Our bodies — their life, their death — belong to Christ. He bought them. They are not ours to dispose of as we will. They are his. And they exist for his will, and his glory.
Paul speaks this way, not only about sexuality, but about death and dying.
None of us lives to himself, and none of us dies to himself. For if we live, we live to the Lord, and if we die, we die to the Lord. So then, whether we live or whether we die, we are the Lord’s. For to this end Christ died and lived again, that he might be Lord both of the dead and of the living. (Romans 14:7–9)
“Our bodies — their life, their death — belong to Christ. They are not ours to dispose of as we will.”
All three points from 1 Corinthians 6 are here again, not in regard to sex, but explicitly in regard to death. Christ paid the price of his life to be the rightful Lord over the living and the dead. Therefore, we are not our own; we are the Lord’s. Therefore, we live and we die “to the Lord.” That is, life and death are not our private concern. They are not our choice. He bought us. He owns us. We live and we die to him — in reliance on him, in accordance with his will, for his glory.
Thus, “You shall not murder” (Exodus 20:13) is put on an entirely new footing. Not only do our lives belong to God by virtue of being created in his image, but now we are his — in life and death — by virtue of the purchase of Christ. We are doubly not our own. Our life and our death belong to God. He gives, and he takes. And he has put a double seal on that unique divine right: You are mine, by birth and by blood. You do not live, and you do not die, on your own terms.
What are his terms? We may risk our lives for the sake of saving others (Acts 20:24; Philippians 2:30). And in suffering, we may seek to lessen the pain — for others and for ourselves (1 Timothy 5:23; Luke 10:37). God has put this privilege in our hands. It is part of the limited lifting of the curse of the fall. But the right to end our lives, he has not put in our hands.
Our Final Sufferings Are Not Meaningless
The fact that suffering almost inevitably increases with the approach of death is often a terrifying prospect. Even those who are fearless of death tremble at the process of dying. I have seen terrible suffering in the hour of death. At one young mother’s funeral I said, “The great triumph was that she never cursed God.” Otherwise it was horrible.
But this tragic fact — which the suffering apostle knew better than any of us — did not change the truth: Giving and taking life belongs to God, not to us. And the suffering of our final days is not meaningless.
Though our outer self is wasting away, our inner self is being renewed day by day. For this light momentary affliction is preparing for us an eternal weight of glory beyond all comparison, as we look not to the things that are seen but to the things that are unseen. For the things that are seen are transient, but the things that are unseen are eternal. (2 Corinthians 4:16–18)
Before anyone mocks the phrase “light momentary,” let that person realize that Paul was referring to his lifetime of suffering, the details of which are almost unbearable to read (2 Corinthians 11:23–28). “Light” contrasts with weight of glory. “Momentary” contrasts with eternal. Paul knew what it was to be “so utterly burdened beyond our strength that we despaired of life itself” (2 Corinthians 1:8). Such suffering was not light. It was not momentary. Except in comparison to the length and the glory of heaven.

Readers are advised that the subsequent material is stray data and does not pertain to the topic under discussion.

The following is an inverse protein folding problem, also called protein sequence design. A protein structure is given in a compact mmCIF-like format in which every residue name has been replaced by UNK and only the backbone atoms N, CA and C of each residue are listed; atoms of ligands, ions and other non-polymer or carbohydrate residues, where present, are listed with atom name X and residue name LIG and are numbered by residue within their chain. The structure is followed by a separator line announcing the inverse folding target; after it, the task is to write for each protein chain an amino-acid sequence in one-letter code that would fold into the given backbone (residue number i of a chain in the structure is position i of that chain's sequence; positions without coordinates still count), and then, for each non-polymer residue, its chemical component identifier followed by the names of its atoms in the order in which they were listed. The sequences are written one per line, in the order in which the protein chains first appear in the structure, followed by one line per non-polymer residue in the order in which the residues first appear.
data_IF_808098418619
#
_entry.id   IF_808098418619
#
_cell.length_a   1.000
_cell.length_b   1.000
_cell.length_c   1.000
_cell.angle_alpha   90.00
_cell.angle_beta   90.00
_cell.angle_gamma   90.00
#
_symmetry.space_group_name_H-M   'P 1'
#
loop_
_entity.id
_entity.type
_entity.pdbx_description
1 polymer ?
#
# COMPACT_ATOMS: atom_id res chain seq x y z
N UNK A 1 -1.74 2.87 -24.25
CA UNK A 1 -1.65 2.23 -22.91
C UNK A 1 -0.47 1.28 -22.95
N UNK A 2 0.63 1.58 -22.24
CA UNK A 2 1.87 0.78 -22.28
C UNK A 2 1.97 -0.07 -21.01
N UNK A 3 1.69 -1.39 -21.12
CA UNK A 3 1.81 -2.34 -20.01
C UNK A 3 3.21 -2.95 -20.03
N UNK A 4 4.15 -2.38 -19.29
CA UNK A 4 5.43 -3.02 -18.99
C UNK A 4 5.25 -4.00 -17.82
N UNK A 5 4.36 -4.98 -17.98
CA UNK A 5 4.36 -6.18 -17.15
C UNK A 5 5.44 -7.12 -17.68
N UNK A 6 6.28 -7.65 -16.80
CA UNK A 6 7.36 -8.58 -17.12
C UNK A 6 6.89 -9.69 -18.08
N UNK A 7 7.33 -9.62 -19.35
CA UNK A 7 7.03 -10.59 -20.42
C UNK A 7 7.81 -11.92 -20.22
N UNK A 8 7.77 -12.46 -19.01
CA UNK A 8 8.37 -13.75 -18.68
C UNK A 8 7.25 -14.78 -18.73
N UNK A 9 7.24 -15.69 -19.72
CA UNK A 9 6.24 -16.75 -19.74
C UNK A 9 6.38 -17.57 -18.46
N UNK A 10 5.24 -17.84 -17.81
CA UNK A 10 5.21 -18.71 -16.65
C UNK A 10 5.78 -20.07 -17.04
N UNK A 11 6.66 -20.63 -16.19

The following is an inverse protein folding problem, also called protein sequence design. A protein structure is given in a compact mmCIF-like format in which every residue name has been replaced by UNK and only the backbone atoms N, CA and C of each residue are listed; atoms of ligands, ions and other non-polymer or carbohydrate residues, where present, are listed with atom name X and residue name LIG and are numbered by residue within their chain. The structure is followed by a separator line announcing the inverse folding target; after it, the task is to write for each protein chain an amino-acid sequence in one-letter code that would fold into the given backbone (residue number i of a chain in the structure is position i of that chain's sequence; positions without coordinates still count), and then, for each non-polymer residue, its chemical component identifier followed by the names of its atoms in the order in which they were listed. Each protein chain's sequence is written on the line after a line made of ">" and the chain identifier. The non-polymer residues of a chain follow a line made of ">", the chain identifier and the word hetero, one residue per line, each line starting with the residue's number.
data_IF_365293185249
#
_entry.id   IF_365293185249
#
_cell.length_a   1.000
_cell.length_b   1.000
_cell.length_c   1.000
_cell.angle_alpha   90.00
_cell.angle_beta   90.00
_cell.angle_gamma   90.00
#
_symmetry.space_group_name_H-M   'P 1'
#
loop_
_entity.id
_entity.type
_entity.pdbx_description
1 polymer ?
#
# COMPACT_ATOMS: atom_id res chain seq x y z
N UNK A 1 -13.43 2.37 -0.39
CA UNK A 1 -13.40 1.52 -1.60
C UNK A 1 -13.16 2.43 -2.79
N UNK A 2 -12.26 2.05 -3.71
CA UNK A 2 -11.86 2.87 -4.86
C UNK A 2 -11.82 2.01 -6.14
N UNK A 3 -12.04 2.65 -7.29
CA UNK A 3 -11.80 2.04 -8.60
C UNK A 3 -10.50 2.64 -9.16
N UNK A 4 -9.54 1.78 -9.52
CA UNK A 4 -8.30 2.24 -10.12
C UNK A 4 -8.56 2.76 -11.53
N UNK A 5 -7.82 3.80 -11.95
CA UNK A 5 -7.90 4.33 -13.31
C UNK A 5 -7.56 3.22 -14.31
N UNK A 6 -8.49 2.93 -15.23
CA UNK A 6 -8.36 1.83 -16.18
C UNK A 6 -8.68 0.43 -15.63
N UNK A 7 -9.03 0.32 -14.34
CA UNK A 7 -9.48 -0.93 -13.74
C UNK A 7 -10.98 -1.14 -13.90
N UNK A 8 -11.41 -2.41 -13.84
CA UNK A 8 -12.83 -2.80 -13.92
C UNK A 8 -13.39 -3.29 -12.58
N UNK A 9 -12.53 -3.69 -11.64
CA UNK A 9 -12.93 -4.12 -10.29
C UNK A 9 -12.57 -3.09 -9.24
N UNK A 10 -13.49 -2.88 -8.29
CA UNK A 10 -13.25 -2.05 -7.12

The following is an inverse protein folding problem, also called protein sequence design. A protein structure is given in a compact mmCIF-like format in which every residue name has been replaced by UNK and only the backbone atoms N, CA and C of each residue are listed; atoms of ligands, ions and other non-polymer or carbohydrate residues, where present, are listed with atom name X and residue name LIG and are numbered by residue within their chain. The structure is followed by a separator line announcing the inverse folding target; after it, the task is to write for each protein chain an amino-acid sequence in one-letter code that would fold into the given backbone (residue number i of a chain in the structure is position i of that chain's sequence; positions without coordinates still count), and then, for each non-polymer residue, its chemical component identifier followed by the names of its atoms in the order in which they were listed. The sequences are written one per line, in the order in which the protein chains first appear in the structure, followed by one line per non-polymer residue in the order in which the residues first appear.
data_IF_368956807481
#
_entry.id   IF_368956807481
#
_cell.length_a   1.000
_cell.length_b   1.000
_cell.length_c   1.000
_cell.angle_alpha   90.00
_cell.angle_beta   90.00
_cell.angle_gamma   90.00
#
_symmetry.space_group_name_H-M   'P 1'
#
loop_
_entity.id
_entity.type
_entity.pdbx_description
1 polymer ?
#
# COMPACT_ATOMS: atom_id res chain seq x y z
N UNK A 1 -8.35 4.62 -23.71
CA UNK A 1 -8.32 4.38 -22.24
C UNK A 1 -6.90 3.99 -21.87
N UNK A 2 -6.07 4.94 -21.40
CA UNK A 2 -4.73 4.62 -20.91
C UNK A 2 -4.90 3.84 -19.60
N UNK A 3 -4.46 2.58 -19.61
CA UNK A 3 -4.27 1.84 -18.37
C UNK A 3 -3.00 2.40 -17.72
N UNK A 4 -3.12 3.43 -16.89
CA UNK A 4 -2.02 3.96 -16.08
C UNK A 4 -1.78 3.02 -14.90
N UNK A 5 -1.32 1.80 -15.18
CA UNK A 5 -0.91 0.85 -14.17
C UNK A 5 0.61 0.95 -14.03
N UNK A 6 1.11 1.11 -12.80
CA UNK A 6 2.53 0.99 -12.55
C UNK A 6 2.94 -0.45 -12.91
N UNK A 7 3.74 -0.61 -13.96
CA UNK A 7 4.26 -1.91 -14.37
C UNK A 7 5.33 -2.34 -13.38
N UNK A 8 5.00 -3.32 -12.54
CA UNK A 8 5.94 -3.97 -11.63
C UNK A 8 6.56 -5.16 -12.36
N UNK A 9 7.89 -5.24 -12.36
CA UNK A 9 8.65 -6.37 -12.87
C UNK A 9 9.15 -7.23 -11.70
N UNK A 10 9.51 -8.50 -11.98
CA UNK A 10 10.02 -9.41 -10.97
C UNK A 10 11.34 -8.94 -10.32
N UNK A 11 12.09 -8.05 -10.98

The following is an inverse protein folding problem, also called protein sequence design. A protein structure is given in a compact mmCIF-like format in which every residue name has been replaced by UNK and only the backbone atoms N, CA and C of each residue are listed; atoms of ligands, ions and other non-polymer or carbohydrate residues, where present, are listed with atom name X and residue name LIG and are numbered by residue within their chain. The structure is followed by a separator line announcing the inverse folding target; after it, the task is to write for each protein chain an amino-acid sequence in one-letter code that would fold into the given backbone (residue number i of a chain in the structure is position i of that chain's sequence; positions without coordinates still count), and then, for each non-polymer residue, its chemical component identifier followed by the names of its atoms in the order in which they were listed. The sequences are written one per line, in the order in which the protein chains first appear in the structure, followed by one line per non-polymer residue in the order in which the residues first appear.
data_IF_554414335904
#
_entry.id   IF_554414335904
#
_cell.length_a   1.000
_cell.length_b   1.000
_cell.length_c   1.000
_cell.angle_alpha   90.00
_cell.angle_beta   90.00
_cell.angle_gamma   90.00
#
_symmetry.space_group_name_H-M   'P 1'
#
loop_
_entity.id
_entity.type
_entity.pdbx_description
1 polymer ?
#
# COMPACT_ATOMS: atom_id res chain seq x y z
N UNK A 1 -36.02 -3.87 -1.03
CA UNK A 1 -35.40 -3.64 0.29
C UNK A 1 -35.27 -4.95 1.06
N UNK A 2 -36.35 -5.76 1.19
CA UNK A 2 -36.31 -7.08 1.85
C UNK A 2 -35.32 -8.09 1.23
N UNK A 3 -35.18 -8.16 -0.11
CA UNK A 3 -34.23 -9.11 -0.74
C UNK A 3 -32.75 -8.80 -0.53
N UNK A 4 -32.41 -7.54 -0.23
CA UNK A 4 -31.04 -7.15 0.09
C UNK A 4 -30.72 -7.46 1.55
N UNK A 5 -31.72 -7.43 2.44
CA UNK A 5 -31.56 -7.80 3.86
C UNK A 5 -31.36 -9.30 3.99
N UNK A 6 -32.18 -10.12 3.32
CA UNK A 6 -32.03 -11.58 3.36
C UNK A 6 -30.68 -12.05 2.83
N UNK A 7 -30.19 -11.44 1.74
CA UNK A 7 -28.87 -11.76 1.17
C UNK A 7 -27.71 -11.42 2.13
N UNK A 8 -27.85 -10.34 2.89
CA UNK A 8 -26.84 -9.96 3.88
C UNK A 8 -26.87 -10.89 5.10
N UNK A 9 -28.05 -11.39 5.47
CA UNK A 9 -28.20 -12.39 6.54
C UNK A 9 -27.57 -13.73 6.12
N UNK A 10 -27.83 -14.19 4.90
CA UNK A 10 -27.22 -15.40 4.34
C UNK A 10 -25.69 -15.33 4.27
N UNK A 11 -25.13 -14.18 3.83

“Yes, suicide spares loved ones the pain of watching. But it also denies them the privilege of serving.”
But the point of this text is that our final sufferings are not meaningless. They are “preparing for us an eternal weight of glory” (2 Corinthians 4:17). “Preparing” — working, effecting, bringing about. They are not aimless tortures.
And the grieving spouses and mothers and fathers and brothers and sisters and sons and daughters are not merely watching. They are serving, caring, loving. Yes, suicide spares them the pain of watching. But it also denies them the privilege of serving. There are moments in the tireless care of the dying beloved that are so intense with self-giving love that they would not be traded for any death.
On the Edge of the Grand Canyon
Brittany Maynard has sweetened her last days with trips to the Alaskan glaciers, and the Kenai Fjords, and the Grand Canyon. In one sense, this it totally understandable. We were made for beauty. But in another sense, it is puzzling. For there is one thing that standing on the edge of the Grand Canyon does not do for you: It does not enhance your sense of autonomy. It makes you feel small and vulnerable in the presence of greatness and majesty.
That is a good thing. For we are small and fragile. We are not autonomous. We were never meant to be. Beauty, yes. Joy, yes. Greatness, yes — outside of us, filling us with worship and wonder. We were made for God.
In one of her videos, Brittany wisely says, “Make sure you’re not missing out. Seize the day. What do you care about? What matters? Pursue that. Forget the rest.”
I could not agree more. What matters is that we have been bought with a price. We are not our own. We live and we die and we suffer for the glory of Christ, our Lord. And we never forget the truth that makes everything worth it: “The sufferings of this present time are not worth comparing with the glory that is to be revealed to us” (Romans 8:18).